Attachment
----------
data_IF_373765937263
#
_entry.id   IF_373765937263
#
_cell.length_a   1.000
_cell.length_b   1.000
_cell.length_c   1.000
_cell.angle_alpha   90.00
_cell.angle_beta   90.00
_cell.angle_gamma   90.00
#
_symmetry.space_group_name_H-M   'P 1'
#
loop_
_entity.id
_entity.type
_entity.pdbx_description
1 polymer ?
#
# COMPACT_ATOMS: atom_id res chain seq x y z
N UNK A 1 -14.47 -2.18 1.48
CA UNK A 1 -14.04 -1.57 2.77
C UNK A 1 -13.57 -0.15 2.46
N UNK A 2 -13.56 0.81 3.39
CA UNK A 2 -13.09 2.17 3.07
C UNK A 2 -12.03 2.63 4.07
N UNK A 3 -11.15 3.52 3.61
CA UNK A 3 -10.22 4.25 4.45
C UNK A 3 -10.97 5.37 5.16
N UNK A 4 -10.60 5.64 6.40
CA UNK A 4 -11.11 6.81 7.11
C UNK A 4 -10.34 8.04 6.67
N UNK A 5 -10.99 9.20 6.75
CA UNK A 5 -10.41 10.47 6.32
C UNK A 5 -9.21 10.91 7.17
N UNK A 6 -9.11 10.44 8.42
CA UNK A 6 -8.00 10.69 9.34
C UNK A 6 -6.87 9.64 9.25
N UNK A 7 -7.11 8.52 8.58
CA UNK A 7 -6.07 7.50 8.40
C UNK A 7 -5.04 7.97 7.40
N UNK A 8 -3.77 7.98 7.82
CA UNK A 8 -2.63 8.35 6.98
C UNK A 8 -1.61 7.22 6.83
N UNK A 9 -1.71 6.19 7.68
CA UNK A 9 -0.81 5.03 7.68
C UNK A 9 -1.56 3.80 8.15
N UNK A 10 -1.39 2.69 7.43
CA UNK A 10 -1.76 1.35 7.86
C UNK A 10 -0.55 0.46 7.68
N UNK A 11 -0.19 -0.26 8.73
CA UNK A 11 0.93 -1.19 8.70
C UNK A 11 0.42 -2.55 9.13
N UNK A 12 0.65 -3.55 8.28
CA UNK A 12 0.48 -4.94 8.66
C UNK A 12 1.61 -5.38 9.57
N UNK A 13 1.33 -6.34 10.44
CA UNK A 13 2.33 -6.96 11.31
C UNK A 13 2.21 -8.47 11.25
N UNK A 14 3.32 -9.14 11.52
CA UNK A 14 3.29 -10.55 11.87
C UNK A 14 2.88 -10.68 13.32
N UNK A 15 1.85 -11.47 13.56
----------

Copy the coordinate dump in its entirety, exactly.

data_IF_373765937263
#
_entry.id   IF_373765937263
#
_cell.length_a   1.000
_cell.length_b   1.000
_cell.length_c   1.000
_cell.angle_alpha   90.00
_cell.angle_beta   90.00
_cell.angle_gamma   90.00
#
_symmetry.space_group_name_H-M   'P 1'
#
loop_
_entity.id
_entity.type
_entity.pdbx_description
1 polymer ?
#
# COMPACT_ATOMS: atom_id res chain seq x y z
N UNK A 1 -14.47 -2.18 1.48
CA UNK A 1 -14.04 -1.57 2.77
C UNK A 1 -13.57 -0.15 2.46
N UNK A 2 -13.56 0.81 3.39
CA UNK A 2 -13.09 2.17 3.07
C UNK A 2 -12.03 2.63 4.07
N UNK A 3 -11.15 3.52 3.61
CA UNK A 3 -10.22 4.25 4.45
C UNK A 3 -10.97 5.37 5.16
N UNK A 4 -10.60 5.64 6.40
CA UNK A 4 -11.11 6.81 7.11
C UNK A 4 -10.34 8.04 6.67
N UNK A 5 -10.99 9.20 6.75
CA UNK A 5 -10.41 10.47 6.32
C UNK A 5 -9.21 10.91 7.17
N UNK A 6 -9.11 10.44 8.42
CA UNK A 6 -8.00 10.69 9.34
C UNK A 6 -6.87 9.64 9.25
N UNK A 7 -7.11 8.52 8.58
CA UNK A 7 -6.07 7.50 8.40
C UNK A 7 -5.04 7.97 7.40
N UNK A 8 -3.77 7.98 7.82
CA UNK A 8 -2.63 8.35 6.98
C UNK A 8 -1.61 7.22 6.83
N UNK A 9 -1.71 6.19 7.68
CA UNK A 9 -0.81 5.03 7.68
C UNK A 9 -1.56 3.80 8.15
N UNK A 10 -1.39 2.69 7.43
CA UNK A 10 -1.76 1.35 7.86
C UNK A 10 -0.55 0.46 7.68
N UNK A 11 -0.19 -0.26 8.73
CA UNK A 11 0.93 -1.19 8.70
C UNK A 11 0.42 -2.55 9.13
N UNK A 12 0.65 -3.55 8.28
CA UNK A 12 0.48 -4.94 8.66
C UNK A 12 1.61 -5.38 9.57
N UNK A 13 1.33 -6.34 10.44
CA UNK A 13 2.33 -6.96 11.31
C UNK A 13 2.21 -8.47 11.25
N UNK A 14 3.32 -9.14 11.52
CA UNK A 14 3.29 -10.55 11.87
C UNK A 14 2.88 -10.68 13.32
N UNK A 15 1.85 -11.47 13.56